For lots more exciting info about me, please go to my main home - www.joshuaseigal.co.uk

Wednesday, 9 April 2014

Poetry Lesson Plan (upper KS2/KS3) - JEALOUSY

Much of what I do in schools focuses on emotional literacy - writing about feelings and emotions, and describing sometimes difficult experiences. The following workshop idea concerns one of the most pernicious and pervasive of negative emotions, and one which I myself often struggle with: jealousy. It is designed to encourage students to be open with their feelings and experiences, and at the same time to explore some extremely rich poetic imagery.

Warm Up

Students each write a list of at least three people they are, or have been, jealous of. It is important that they know that they will not have to share this list, and that they are not writing a poem yet. In order to spark off some ideas, the teacher can encourage students to think of friends, brothers, sisters, bullies, etc. I have in the past included 'celebrities' in this list, but I have found that this can lead to some fairly facile work, so I'd encourage pupils to stick to people they know, or are acquainted with, personally. The teacher can also share with students their own list (mine consists of my brother, my sister, and 'other poets'!)

Competition Time

The poem 'The Jealous Ones' by Jacob Sam-La Rose - reproduced at the end of this post - contains some wonderfully rich figurative language. Read the poem out, then supply students with copies of it, one between two. Students need to work in pairs to identify all the metaphors and similes in the poem. There are loads - I think I counted seventeen! The pair to identify the most are the 'winners' and as such are entitled to universal acclaim, adoration, and maybe a small prize.

Metaphor & Simile Creation

After the competition, a complete list of Jacob Sam-La Rose's metaphors and similes can be displayed on the board, followed by a discussion about which ones the students like best, and why. The students are then challenged to come up with their own similes and metaphors - at least one of each, ideally - to describe JEALOUSY. These sentences starters may be helpful:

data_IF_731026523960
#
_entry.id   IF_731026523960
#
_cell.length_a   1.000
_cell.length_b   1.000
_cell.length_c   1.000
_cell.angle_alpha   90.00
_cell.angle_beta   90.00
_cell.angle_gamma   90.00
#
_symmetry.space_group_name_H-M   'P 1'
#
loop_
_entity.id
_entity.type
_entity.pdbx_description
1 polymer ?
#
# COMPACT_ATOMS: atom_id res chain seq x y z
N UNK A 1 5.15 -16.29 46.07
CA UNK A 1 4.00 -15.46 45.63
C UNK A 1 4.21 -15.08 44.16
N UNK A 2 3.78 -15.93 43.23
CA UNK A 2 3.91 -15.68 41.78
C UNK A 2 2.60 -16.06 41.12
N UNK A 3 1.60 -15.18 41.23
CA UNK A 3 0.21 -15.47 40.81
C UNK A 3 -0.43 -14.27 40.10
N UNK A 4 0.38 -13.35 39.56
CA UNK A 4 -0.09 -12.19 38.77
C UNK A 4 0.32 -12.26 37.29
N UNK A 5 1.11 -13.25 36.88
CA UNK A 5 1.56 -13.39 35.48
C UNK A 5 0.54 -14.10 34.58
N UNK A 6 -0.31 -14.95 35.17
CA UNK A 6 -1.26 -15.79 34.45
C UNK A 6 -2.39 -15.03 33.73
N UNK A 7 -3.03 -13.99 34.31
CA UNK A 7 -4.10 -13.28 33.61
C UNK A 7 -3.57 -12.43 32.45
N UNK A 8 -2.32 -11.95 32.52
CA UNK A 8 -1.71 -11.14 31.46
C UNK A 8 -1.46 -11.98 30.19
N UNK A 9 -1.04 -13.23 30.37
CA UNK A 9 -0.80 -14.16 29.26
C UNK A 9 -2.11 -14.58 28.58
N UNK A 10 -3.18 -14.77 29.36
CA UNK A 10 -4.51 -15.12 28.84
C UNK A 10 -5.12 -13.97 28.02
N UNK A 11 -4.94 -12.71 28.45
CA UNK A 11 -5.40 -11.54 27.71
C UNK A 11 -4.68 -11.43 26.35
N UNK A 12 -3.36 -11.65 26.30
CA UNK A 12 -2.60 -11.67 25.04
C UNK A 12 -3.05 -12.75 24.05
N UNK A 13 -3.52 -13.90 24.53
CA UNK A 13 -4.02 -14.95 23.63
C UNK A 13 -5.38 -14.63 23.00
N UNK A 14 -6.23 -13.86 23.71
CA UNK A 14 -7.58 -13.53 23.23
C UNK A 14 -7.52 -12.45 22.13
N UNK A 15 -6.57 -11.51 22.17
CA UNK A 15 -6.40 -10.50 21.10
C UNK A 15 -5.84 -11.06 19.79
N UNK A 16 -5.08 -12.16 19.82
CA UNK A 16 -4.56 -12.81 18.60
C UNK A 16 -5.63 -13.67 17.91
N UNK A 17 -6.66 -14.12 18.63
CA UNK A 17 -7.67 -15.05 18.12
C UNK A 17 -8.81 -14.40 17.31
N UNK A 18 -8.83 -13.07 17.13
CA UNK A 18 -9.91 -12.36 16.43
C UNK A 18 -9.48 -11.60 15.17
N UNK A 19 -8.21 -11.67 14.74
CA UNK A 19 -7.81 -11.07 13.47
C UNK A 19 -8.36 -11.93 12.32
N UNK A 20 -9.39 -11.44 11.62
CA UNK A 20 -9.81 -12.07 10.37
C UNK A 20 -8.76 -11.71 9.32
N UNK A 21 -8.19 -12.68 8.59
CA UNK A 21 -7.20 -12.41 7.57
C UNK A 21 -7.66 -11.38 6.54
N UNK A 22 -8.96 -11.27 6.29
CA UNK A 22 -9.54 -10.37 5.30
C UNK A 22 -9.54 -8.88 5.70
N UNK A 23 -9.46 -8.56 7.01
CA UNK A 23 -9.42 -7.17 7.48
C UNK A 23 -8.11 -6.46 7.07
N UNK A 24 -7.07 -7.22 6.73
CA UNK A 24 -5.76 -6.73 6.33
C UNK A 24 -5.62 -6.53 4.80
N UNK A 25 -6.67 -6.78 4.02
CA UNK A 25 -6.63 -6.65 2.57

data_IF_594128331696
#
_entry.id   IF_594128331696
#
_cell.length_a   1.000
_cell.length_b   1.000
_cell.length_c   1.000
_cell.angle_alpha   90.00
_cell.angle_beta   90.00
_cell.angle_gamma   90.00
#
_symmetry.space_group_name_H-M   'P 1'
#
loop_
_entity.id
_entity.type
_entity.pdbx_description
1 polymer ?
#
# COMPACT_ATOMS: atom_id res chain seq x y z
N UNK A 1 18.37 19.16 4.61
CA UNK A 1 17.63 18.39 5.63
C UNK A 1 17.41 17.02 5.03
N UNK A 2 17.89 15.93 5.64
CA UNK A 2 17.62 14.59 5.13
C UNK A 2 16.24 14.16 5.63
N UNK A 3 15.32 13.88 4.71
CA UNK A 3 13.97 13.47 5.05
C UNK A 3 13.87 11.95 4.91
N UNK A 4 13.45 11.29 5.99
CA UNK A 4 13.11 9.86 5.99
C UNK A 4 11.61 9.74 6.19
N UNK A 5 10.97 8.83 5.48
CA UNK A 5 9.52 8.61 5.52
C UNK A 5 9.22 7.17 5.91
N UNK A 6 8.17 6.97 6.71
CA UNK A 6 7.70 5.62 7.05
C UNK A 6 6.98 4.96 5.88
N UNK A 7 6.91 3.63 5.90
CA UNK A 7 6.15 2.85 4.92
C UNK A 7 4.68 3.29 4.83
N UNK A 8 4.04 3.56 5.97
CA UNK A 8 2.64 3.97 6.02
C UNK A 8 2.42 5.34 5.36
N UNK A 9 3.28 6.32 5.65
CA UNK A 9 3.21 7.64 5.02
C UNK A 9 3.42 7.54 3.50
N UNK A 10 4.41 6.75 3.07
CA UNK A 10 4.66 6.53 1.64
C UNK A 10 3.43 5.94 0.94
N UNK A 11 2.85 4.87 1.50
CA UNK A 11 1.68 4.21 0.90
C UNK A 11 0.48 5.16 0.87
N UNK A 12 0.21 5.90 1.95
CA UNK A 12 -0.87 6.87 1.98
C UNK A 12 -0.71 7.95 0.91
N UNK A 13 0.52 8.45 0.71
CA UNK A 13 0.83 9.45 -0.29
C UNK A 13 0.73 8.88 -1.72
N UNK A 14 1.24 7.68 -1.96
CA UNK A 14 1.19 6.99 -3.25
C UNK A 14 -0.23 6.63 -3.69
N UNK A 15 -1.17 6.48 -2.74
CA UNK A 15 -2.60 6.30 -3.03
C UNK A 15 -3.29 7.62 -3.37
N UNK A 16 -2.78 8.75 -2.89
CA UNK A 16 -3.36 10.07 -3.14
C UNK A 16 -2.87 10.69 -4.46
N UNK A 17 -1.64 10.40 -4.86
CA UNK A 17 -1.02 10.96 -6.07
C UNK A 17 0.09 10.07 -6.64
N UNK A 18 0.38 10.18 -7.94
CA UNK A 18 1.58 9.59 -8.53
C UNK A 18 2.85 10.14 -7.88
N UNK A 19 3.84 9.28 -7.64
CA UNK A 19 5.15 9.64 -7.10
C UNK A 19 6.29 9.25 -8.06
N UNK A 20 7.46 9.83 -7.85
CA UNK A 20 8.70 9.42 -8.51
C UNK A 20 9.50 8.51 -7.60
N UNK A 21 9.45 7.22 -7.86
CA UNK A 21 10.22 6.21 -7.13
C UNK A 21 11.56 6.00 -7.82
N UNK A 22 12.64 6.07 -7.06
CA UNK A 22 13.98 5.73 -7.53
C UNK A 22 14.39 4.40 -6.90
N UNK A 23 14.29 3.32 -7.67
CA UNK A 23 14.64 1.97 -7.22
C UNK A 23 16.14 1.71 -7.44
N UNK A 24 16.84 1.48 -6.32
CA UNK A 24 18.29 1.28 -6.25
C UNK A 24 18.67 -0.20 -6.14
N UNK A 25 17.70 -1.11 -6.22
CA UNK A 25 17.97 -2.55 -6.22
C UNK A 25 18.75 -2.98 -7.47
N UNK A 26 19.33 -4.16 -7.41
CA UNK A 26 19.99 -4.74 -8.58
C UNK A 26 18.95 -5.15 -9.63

Jealousy feels like...
Jealousy looks like...
Jealousy is like...
Jealousy is...

Poem Time

Using the ideas generated thus far, students write poems on the theme of Jealousy. They could either write about a TIME they got jealous, or a PERSON they are jealous of. They should aim to include at least one of the metaphors/similes they have generated. In class I would normally model this activity by sharing a poem of mine with the students. (If anyone is particularly interested in seeing this poem they can get in touch.)
The following sentence starters may prove helpful in sparking off ideas in the students:

It felt like...
I hate it when...
Why are you...
I couldn't tell anyone that...
Nobody knows that...
Everyone always...

Students do not have to mention the person by name. In fact, depending on the dynamic within the class, they could even be requested not to. The result of the session, hopefully, will be some heartfelt and revealing poetry with a nice dose of interesting figurative language. Which brings me to the great poem 'The Jealous Ones' mentioned earlier:

The Jealous Ones by Jacob Sam-La Rose (published in Michael Rosen's A-Z: The Best Children's Poetry From Agard To Zephaniah (Puffin 2009))

Don’t look over your shoulder. We’re coming soon
with hungry hands that reach and snap like jaws,
fingers like sharp teeth. We want what’s yours

and will not stop until we’ve pulled it down,
until it’s stung by sticks or stones, until it’s useless
as a juicy toffee apple stamped into the dirt.

And all because we can. Because your happiness itches
under our skins. And when we have it, teathered, leashed,
we’ll roll over ourselves, each of us wanting to be the one

to burst your bright red bubble. But for now we’ll wait
in shadows, watching. You’ll feel our eyes on your back.
And when we come for you, you’ll hear us,

baying at your pride and joy – the way it floats
beyond us – we’ll howl across the distance
as if it were a fat, red, candied moon. 


No comments:

Post a comment